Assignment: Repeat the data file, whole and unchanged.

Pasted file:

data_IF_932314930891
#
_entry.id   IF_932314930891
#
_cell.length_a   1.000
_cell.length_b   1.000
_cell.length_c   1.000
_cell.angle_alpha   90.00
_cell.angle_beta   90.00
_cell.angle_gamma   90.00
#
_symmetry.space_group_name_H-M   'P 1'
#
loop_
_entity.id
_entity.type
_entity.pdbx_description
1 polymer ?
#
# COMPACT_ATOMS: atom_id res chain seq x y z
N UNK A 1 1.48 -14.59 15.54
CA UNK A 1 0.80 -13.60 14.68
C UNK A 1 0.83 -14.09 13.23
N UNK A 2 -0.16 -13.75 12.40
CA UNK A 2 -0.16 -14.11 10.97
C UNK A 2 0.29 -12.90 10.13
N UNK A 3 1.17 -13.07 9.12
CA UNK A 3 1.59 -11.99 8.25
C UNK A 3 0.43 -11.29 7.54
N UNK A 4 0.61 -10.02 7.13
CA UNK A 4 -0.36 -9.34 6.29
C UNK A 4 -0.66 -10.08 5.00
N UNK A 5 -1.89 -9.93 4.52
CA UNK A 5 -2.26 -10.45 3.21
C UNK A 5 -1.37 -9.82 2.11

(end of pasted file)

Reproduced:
data_IF_932314930891
#
_entry.id   IF_932314930891
#
_cell.length_a   1.000
_cell.length_b   1.000
_cell.length_c   1.000
_cell.angle_alpha   90.00
_cell.angle_beta   90.00
_cell.angle_gamma   90.00
#
_symmetry.space_group_name_H-M   'P 1'
#
loop_
_entity.id
_entity.type
_entity.pdbx_description
1 polymer ?
#
# COMPACT_ATOMS: atom_id res chain seq x y z
N UNK A 1 1.48 -14.59 15.54
CA UNK A 1 0.80 -13.60 14.68
C UNK A 1 0.83 -14.09 13.23
N UNK A 2 -0.16 -13.75 12.40
CA UNK A 2 -0.16 -14.11 10.97
C UNK A 2 0.29 -12.90 10.13
N UNK A 3 1.17 -13.07 9.12
CA UNK A 3 1.59 -11.99 8.25
C UNK A 3 0.43 -11.29 7.54
N UNK A 4 0.61 -10.02 7.13
CA UNK A 4 -0.36 -9.34 6.29
C UNK A 4 -0.66 -10.08 5.00
N UNK A 5 -1.89 -9.93 4.52
CA UNK A 5 -2.26 -10.45 3.21
C UNK A 5 -1.37 -9.82 2.11